Coeliac UK poll highlights concerns when eating out post lockdown

In a recent poll by Coeliac UK, the national charity for people with coeliac disease and those who need to live without gluten, over a third (36%) of people responding, said their biggest concern when eating at a friend or family’s house post lockdown, was about being an inconvenience.

Coeliac UK

Nearly half (48%) were most worried about being accidentally ‘glutened’. A term used by people diagnosed with coeliac disease when they eat food that contains, or is cross-contaminated with, gluten; a protein found in wheat, barley or rye.

In another poll nearly 60% of people said they were less confident – compared to before the pandemic – in finding gluten-free venues post lockdown.

Coeliac UK, aimed to #ShineALightOnCoeliac in a campaign that ran from 10-16 May 2021. The campaign focussed on the needs of children and young people, by providing resources, tips, recipes and advice for people when they are eating away from home, which can be shared with those catering for them, and in addition the charity has launched a fundraising challenge to raise £50,000 to support children with coeliac disease in the future.

  • 36% of people said their biggest concern was being an inconvenience1
  • Nearly half of people (48%) are worried about being ‘glutened’ when eating at family or friends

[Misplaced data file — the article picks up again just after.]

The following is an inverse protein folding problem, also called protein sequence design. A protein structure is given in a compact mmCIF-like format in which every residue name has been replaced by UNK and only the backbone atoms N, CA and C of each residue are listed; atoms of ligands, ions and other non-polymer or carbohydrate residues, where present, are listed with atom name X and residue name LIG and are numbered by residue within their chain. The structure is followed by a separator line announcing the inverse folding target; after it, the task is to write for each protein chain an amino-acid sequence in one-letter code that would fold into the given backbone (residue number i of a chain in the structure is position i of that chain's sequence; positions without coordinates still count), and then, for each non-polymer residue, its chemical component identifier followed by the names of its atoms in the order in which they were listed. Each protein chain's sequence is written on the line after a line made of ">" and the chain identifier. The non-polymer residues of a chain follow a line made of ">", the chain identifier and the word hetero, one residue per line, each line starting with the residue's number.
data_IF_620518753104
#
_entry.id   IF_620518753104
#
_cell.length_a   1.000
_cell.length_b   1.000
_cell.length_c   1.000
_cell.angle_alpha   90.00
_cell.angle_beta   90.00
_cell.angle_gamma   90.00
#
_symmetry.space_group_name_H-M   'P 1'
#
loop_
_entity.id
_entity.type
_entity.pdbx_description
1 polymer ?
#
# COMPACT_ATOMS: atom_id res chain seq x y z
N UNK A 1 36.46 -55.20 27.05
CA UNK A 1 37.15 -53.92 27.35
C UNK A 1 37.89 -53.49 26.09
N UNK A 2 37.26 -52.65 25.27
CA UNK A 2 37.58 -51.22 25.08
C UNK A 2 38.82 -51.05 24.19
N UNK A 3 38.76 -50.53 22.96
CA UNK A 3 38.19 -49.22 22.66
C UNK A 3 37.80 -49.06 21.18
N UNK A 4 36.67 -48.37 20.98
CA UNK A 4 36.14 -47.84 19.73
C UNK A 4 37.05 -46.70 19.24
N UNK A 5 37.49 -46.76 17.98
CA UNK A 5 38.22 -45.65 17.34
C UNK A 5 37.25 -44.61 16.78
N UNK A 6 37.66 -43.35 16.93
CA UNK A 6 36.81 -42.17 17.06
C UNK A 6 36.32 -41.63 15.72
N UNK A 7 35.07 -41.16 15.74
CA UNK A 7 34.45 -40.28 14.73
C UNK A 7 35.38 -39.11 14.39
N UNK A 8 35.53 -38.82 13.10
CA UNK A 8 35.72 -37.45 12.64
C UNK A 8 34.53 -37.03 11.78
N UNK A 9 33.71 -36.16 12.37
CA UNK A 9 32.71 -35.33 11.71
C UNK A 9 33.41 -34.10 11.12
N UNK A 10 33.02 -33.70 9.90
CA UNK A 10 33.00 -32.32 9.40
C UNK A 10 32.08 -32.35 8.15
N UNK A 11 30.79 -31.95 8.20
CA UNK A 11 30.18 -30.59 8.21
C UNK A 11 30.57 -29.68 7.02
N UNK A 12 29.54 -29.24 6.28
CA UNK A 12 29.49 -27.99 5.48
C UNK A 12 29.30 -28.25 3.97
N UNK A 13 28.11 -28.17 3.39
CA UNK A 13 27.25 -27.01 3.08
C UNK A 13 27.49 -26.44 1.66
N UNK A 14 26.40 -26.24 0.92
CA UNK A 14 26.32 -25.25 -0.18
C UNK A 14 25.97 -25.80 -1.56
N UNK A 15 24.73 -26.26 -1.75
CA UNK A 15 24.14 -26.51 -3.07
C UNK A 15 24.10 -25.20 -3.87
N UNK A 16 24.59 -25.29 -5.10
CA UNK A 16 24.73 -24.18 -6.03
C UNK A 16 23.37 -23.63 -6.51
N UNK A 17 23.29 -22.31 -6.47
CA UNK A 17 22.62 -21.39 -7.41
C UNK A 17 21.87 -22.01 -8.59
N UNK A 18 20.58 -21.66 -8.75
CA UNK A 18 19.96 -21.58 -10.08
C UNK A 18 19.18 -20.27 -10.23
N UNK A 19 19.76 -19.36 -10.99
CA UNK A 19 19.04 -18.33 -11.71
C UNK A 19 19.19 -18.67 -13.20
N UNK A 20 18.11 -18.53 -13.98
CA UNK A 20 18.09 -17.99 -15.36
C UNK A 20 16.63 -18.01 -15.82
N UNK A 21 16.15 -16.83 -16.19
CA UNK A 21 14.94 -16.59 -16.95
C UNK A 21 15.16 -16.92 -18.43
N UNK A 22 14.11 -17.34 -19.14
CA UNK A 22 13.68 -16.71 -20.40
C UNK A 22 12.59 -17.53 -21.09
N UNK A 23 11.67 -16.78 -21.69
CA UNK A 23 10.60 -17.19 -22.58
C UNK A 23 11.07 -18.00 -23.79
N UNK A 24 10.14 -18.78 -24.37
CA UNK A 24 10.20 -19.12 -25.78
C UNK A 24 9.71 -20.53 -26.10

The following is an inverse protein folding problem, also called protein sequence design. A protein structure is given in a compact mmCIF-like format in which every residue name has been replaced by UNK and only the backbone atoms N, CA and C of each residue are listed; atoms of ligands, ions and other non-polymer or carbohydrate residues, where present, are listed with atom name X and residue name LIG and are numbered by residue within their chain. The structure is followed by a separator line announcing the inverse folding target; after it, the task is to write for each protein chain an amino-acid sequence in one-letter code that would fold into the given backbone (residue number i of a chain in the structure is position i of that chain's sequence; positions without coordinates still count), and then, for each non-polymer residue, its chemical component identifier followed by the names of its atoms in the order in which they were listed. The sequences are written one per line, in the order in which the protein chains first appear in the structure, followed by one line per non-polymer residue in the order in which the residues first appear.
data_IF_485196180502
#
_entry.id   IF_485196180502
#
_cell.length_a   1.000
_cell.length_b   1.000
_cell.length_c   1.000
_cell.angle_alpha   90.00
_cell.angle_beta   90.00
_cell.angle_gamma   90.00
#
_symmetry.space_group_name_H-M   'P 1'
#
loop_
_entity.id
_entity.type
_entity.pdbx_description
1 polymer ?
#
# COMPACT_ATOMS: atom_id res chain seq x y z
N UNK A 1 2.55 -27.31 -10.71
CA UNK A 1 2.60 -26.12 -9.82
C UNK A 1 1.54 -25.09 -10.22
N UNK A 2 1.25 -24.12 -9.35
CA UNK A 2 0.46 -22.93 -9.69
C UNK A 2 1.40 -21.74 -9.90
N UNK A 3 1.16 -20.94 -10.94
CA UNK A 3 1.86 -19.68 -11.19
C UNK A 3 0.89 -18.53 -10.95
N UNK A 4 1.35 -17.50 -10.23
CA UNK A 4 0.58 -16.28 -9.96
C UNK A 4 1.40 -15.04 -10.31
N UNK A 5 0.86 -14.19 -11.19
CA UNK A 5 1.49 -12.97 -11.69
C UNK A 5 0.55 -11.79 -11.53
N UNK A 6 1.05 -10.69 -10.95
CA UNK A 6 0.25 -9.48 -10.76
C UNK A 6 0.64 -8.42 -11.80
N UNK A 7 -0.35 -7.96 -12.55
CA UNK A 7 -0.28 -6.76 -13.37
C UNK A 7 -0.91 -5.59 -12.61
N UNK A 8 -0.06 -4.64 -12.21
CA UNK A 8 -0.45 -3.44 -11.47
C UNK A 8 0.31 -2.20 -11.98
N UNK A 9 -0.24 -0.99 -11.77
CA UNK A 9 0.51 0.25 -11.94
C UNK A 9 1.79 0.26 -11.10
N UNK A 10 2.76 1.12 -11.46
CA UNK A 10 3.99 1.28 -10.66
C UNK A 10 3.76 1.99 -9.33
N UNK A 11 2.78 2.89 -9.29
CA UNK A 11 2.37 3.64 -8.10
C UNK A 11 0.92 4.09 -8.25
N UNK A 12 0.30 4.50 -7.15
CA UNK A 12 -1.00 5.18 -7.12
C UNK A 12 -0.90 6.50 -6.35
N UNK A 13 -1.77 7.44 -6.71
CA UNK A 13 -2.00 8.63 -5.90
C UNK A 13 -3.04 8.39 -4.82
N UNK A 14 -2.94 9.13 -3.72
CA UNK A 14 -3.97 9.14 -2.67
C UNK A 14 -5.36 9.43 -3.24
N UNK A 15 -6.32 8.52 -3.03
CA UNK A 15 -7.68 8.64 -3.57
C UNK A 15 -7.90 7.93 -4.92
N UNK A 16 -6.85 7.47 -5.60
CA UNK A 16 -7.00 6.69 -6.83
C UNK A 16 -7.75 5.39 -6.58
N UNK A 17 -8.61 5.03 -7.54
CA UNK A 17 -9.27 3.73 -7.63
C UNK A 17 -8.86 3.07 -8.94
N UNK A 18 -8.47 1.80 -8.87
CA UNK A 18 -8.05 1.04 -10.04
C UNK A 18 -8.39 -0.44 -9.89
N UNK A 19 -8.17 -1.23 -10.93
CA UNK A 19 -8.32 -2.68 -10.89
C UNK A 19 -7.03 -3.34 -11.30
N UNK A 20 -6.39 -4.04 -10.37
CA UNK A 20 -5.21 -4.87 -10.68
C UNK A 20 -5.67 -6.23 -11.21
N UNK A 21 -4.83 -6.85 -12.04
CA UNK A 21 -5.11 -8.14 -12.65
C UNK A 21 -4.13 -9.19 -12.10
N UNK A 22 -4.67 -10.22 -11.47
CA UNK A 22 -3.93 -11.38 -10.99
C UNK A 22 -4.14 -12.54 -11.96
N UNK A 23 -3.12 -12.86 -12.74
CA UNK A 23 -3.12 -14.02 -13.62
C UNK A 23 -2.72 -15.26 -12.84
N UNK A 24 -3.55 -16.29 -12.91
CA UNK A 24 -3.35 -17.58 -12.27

• 60% said they were less confident – compared to before the lockdown – in finding gluten free venues

Coeliac disease is not an allergy or an intolerance, but an autoimmune disease where the body’s immune system damages the lining of the gut when gluten is eaten. There is no cure and no medication; the only treatment is a strict gluten free diet. People diagnosed with coeliac disease must maintain a strict gluten-free diet for the rest of their lives to reduce the risk of very serious complications such as osteoporosis, infertility and although rare, small bowel cancer.

“As more people venture back out to eat at their favourite restaurants, the poll results show a worrying majority who are now less confident about finding venues that offer safe gluten free food. Before the pandemic, social distancing and lockdowns there were venues across the UK, accredited by Coeliac UK, serving safe gluten free menu options. However, as we know the hospitality industry has been severely impacted by the pandemic, and we have unfortunately seen closures and suspensions of gluten free menus as the sector tried to survive and weather the storm.”

“As lockdown eases, we are strongly supporting our accredited partners to help them continue to provide safe gluten free options. Over the coming weeks and months, we are preparing to shine a light on places you can visit again, confident in the knowledge of their commitment. And in the meantime, to assist the community when eating out, we have produced a handy pocket checklist of things to ask venues both before and when you visit them,” continued Ms Croft.

Coeliac UK’s Gluten Free Accreditation programme provides customers with assurance that they can enjoy safe gluten free options and identify venues, which follow strict procedures in food handling and ingredient use, to ensure a safe gluten free experience.

1 in 100 people in the UK is estimated to have coeliac disease but of these, only 30% are currently diagnosed, meaning there are nearly half a million people in the UK with undiagnosed coeliac disease.

For more information about Coeliac UK Awareness Week and the Challenge Week, please see: #ShineALightOnCoeliac